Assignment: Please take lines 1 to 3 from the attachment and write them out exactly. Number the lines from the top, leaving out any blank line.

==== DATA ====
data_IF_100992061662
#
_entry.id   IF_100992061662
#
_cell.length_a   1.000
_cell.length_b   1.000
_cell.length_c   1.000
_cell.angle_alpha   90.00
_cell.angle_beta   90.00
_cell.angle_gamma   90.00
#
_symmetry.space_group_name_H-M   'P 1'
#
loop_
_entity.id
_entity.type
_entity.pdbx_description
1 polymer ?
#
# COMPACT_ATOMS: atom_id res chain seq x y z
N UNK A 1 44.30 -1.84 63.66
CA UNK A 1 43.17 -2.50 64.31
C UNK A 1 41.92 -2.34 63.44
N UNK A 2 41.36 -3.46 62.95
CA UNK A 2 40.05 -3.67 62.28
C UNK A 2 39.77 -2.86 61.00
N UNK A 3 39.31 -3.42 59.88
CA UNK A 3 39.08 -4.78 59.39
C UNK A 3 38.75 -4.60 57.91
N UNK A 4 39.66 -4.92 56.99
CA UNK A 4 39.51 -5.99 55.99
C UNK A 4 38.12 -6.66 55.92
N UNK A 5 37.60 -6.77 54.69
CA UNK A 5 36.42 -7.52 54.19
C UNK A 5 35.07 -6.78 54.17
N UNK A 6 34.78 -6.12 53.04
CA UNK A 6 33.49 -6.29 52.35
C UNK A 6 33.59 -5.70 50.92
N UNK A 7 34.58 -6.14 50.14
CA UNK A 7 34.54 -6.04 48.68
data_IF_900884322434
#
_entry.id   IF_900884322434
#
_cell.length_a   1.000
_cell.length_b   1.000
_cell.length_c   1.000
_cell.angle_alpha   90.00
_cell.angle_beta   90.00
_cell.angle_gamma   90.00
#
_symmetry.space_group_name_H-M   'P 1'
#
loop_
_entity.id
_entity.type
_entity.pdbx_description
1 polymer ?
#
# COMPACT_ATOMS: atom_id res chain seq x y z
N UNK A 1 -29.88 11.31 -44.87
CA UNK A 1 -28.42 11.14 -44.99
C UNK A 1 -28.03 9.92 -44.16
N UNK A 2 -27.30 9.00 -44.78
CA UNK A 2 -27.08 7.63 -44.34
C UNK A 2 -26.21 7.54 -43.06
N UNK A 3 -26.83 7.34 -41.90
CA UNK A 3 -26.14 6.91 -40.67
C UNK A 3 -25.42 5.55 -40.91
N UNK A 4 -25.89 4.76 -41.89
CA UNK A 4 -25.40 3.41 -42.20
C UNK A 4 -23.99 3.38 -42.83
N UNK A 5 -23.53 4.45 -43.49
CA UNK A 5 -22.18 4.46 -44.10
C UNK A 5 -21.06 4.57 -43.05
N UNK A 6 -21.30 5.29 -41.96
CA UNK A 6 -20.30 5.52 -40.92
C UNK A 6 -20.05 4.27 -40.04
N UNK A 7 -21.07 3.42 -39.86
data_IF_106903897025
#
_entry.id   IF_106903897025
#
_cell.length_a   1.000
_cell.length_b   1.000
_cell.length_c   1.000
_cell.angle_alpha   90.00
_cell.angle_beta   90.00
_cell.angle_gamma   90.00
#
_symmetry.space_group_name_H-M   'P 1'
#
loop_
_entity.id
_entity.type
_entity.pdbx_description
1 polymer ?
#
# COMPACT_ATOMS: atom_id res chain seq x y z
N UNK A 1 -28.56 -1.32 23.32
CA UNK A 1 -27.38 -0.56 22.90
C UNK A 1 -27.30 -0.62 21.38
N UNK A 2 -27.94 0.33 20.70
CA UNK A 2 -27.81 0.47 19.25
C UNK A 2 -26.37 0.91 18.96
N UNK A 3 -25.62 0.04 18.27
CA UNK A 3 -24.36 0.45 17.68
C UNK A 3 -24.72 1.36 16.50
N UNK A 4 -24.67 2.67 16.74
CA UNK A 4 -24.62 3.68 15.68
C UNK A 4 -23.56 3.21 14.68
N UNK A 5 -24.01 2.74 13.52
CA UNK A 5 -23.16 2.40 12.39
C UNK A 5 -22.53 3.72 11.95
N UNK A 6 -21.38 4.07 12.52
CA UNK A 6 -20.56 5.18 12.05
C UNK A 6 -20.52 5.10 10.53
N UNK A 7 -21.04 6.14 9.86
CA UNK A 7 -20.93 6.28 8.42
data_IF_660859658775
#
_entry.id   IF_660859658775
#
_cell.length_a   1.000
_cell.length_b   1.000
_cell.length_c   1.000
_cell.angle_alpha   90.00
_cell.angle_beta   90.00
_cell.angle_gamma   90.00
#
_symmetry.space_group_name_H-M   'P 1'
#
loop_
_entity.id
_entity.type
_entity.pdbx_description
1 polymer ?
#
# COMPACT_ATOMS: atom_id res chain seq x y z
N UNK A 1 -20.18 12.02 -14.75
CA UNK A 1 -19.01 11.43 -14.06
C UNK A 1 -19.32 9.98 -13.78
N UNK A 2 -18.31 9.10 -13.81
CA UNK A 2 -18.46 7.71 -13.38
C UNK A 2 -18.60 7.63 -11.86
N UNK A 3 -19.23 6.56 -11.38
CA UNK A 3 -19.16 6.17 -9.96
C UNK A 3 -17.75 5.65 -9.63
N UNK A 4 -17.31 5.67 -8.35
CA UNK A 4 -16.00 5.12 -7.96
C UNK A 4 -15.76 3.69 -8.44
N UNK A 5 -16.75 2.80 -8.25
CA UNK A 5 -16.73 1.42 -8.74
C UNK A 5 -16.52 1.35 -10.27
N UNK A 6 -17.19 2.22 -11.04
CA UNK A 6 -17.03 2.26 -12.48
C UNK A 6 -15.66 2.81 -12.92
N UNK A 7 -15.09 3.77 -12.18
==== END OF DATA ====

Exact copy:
data_IF_100992061662
#
_entry.id   IF_100992061662